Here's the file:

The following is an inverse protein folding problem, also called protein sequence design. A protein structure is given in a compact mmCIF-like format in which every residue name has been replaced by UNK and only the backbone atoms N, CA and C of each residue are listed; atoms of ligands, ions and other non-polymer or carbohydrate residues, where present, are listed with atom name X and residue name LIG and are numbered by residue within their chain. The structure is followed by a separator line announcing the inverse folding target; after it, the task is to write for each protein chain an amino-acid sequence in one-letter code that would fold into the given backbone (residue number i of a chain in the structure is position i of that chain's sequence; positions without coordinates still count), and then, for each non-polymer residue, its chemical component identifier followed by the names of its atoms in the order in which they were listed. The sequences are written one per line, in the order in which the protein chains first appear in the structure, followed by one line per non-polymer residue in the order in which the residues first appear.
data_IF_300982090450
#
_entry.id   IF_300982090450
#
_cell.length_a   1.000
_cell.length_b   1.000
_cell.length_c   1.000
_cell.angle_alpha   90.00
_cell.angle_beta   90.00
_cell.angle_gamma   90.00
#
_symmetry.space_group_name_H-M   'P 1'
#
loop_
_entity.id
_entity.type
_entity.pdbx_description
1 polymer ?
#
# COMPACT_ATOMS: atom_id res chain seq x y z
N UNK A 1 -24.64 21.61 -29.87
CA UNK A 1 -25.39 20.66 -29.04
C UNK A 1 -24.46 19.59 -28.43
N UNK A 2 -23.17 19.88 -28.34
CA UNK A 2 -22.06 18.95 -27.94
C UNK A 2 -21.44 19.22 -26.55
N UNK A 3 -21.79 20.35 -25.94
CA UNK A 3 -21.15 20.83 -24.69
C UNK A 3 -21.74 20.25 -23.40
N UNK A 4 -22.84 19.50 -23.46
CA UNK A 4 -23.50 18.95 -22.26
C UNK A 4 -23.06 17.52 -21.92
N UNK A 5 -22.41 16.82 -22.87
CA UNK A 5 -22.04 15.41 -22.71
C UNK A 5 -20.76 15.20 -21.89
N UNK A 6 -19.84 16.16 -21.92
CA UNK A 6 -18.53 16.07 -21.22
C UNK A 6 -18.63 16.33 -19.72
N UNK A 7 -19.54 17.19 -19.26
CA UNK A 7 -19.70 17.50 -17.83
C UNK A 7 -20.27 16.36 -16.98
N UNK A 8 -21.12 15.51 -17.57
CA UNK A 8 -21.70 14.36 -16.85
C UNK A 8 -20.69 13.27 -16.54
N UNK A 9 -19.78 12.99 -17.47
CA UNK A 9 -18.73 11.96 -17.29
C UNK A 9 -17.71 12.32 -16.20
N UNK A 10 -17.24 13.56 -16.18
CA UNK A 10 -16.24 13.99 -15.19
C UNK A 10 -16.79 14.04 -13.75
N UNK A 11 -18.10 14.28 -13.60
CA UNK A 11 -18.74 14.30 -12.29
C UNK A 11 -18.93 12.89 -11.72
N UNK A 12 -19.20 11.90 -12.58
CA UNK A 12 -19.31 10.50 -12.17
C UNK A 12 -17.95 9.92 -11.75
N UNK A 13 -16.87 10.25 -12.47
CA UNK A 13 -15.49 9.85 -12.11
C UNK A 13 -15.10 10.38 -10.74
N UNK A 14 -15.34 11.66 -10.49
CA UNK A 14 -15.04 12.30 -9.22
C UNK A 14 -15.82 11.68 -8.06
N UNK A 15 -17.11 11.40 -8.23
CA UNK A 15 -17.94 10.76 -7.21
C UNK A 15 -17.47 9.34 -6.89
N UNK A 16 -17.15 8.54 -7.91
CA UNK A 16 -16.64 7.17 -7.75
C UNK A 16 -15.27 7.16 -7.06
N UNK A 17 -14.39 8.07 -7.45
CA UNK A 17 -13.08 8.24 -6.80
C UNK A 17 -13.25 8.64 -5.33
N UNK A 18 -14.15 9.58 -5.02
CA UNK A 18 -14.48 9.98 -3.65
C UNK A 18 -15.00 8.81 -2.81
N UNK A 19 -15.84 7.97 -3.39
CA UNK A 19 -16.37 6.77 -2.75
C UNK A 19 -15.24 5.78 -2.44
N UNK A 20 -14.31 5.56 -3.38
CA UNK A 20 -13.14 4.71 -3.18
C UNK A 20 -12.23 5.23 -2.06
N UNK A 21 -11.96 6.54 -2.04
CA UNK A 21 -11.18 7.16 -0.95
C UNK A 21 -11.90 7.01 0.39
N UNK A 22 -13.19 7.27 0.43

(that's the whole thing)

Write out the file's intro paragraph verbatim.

The following is an inverse protein folding problem, also called protein sequence design. A protein structure is given in a compact mmCIF-like format in which every residue name has been replaced by UNK and only the backbone atoms N, CA and C of each residue are listed; atoms of ligands, ions and other non-polymer or carbohydrate residues, where present, are listed with atom name X and residue name LIG and are numbered by residue within their chain. The structure is followed by a separator line announcing the inverse folding target; after it, the task is to write for each protein chain an amino-acid sequence in one-letter code that would fold into the given backbone (residue number i of a chain in the structure is position i of that chain's sequence; positions without coordinates still count), and then, for each non-polymer residue, its chemical component identifier followed by the names of its atoms in the order in which they were listed. The sequences are written one per line, in the order in which the protein chains first appear in the structure, followed by one line per non-polymer residue in the order in which the residues first appear.